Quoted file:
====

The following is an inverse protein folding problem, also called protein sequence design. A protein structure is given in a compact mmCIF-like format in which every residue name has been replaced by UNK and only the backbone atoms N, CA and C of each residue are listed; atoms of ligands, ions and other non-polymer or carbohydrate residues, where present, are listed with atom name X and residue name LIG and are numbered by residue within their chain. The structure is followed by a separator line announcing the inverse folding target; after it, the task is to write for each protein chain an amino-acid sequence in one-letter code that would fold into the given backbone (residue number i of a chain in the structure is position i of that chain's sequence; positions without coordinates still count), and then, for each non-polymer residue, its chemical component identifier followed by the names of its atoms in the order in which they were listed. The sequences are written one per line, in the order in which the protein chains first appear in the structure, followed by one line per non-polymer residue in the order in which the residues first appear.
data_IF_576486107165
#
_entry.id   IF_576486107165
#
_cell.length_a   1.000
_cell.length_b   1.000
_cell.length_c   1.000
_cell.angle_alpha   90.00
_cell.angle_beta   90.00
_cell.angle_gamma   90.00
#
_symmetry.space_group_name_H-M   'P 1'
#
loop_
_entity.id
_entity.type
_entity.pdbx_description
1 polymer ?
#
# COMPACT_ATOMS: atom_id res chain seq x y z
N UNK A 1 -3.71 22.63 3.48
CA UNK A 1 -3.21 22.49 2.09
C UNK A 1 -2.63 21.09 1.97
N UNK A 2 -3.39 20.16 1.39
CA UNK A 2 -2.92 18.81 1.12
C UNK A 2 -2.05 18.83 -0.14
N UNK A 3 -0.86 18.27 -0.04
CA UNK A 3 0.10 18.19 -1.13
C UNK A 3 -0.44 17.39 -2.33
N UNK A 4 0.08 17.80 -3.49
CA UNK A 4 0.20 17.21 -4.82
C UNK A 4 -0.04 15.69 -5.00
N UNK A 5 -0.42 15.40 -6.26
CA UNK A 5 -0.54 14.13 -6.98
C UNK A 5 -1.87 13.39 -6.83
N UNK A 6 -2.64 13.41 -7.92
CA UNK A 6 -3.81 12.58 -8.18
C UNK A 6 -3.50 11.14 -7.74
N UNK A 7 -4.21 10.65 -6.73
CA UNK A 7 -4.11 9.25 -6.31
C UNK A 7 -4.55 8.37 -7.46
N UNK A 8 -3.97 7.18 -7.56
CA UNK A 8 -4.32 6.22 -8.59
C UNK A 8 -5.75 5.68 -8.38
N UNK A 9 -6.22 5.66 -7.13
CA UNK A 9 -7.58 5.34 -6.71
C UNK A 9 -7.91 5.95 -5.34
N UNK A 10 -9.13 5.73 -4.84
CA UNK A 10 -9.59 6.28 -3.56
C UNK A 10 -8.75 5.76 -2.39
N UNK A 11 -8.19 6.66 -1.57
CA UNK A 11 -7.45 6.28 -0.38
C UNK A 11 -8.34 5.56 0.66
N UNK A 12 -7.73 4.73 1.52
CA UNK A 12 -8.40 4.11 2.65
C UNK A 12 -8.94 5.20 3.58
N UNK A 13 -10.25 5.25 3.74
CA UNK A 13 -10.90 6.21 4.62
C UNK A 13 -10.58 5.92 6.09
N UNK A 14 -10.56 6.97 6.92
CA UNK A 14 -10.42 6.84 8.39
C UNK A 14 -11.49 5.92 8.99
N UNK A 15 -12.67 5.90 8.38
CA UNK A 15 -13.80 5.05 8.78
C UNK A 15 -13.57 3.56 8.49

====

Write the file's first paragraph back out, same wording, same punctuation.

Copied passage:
The following is an inverse protein folding problem, also called protein sequence design. A protein structure is given in a compact mmCIF-like format in which every residue name has been replaced by UNK and only the backbone atoms N, CA and C of each residue are listed; atoms of ligands, ions and other non-polymer or carbohydrate residues, where present, are listed with atom name X and residue name LIG and are numbered by residue within their chain. The structure is followed by a separator line announcing the inverse folding target; after it, the task is to write for each protein chain an amino-acid sequence in one-letter code that would fold into the given backbone (residue number i of a chain in the structure is position i of that chain's sequence; positions without coordinates still count), and then, for each non-polymer residue, its chemical component identifier followed by the names of its atoms in the order in which they were listed. The sequences are written one per line, in the order in which the protein chains first appear in the structure, followed by one line per non-polymer residue in the order in which the residues first appear.